Compost with Care

Compost with Care

formal flower bedMany years ago, there were no landfills. There were no food containers-and no plastic anything. Everything we used was reused, composted or kept, in various and sundry forms. The pickle crock turned into the sauerkraut maker. The apple peelings, leaves and coveted eggshells turned into next year’s planting base in a compost pile the size of Texas located on the back of the family’s acreage.

But few of us have 20 acres to play on these days. My compost “pile” is a compost bin, discreetly placed between my house and the neighbors who are close by. Yet, it provides delicious results for my garden and good worms for fishing with the kids too.
Be aware that some plants require more nutrients than others. Although an avocado tree was fun one year, it wanted the whole bin for itself. Sorry, Mr. Avocado.

Composting material can be simplified into three types: Green, Brown and Food. A good compost pile includes a layer of grass (not infected with weed killer, of course), a layer of brown (compost, soil), and a layer of food (nothing greasy, nothing animal, nothing starchy). Then you add water and stir-frequently. These days, you can even buy a bin that turns for that stirring part.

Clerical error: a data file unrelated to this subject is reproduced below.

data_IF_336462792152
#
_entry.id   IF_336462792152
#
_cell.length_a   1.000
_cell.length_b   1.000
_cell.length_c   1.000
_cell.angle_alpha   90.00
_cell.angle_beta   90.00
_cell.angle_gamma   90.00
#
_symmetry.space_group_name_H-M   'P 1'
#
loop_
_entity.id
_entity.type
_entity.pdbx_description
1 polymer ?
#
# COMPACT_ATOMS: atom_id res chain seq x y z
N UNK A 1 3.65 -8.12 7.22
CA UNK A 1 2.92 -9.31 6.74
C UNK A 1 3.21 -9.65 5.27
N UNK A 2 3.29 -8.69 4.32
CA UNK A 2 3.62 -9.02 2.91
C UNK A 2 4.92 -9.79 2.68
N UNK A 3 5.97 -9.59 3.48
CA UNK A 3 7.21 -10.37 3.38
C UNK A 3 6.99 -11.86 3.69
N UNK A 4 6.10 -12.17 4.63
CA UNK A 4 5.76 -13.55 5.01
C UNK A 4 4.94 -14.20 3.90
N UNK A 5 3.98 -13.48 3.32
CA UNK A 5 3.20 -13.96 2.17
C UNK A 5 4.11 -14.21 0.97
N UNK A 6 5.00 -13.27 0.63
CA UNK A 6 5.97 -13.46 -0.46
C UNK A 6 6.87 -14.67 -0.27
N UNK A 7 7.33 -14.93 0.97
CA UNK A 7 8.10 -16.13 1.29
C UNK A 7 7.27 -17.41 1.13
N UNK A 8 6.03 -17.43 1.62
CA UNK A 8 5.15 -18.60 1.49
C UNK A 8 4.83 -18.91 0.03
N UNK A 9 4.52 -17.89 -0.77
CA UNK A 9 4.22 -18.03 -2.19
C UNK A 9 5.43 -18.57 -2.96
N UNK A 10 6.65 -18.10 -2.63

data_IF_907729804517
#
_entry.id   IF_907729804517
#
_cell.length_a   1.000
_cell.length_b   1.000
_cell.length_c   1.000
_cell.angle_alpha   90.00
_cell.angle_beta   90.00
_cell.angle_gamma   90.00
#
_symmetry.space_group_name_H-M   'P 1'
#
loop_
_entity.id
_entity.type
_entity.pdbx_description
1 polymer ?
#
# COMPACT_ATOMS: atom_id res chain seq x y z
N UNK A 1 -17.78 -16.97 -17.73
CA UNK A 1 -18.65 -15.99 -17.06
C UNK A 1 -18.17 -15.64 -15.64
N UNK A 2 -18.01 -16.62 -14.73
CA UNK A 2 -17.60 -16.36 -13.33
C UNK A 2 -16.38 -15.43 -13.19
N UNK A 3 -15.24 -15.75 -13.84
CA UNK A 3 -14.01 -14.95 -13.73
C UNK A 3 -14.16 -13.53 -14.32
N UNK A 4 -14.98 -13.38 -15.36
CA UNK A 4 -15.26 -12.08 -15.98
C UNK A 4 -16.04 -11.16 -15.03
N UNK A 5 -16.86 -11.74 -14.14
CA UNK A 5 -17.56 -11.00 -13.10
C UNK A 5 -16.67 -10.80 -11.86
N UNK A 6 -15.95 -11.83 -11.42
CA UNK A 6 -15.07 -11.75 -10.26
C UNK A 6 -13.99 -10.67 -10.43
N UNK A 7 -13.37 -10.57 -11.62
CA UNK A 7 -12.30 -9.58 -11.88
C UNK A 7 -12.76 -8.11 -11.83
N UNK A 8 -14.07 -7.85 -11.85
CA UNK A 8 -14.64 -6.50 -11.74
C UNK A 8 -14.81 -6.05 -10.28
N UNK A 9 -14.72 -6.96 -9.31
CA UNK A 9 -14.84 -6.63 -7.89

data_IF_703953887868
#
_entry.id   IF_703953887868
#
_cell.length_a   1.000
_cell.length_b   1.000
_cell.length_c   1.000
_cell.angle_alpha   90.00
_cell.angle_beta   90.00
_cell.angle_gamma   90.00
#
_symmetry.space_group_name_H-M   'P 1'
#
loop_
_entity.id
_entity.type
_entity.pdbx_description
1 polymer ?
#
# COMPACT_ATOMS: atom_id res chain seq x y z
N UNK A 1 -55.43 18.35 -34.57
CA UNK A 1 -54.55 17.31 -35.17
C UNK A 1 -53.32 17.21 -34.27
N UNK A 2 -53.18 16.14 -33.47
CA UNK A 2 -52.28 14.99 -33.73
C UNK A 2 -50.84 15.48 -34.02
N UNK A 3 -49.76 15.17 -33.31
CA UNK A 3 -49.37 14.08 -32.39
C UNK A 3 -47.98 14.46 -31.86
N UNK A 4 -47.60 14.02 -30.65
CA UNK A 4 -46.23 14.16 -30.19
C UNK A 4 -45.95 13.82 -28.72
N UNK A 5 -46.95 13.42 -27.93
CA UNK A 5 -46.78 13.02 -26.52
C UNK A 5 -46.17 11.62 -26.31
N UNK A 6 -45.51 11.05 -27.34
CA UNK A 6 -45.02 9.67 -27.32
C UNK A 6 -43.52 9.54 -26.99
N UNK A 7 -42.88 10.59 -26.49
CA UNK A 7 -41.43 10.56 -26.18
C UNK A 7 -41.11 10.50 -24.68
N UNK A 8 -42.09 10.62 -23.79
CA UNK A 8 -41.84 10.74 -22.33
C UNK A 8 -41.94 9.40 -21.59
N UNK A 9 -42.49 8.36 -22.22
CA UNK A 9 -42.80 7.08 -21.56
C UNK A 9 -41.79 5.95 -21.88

I find that the smaller the food scraps are, the quicker they decompose. Also valuable within my compost are the vines and roots from my tomatoes, beans, peas, cucumbers and squash at the end of harvest.

My Grandma also used to throw her cigarette butts in. Of course, that was before filters, and she said that tobacco was great for plants. She may have just been hiding it from her ma and pa! I am not advocating smoking, even for your plants, but does anybody know about any benefits of tobacco in gardening? Her gardens and beds were always full of gorgeous plants.

As a hero, who was around before the landfills would say, “Happy Trails to you”. I would add “Happy Composting”.

  • Sandra
    Posted at 14:16h, 16 February Reply

    Hi there
    Here is a tidbit I know about tobacco. Nicotine has been used as a pesticide, it was too toxic so is no longer avaliable. Occasionally you still see recipes for boiling down butts, this is a dangerous example of ” organic” home made solutions. It could kill a pet who drinks the cocoction. I don’t imagine it is harmful in the compost when broken down but the intact butts can be dangerous to birds and small animals.

  • Flora
    Posted at 16:10h, 17 February Reply

    Thanks Sandra. Appreciate it! Anyone else?

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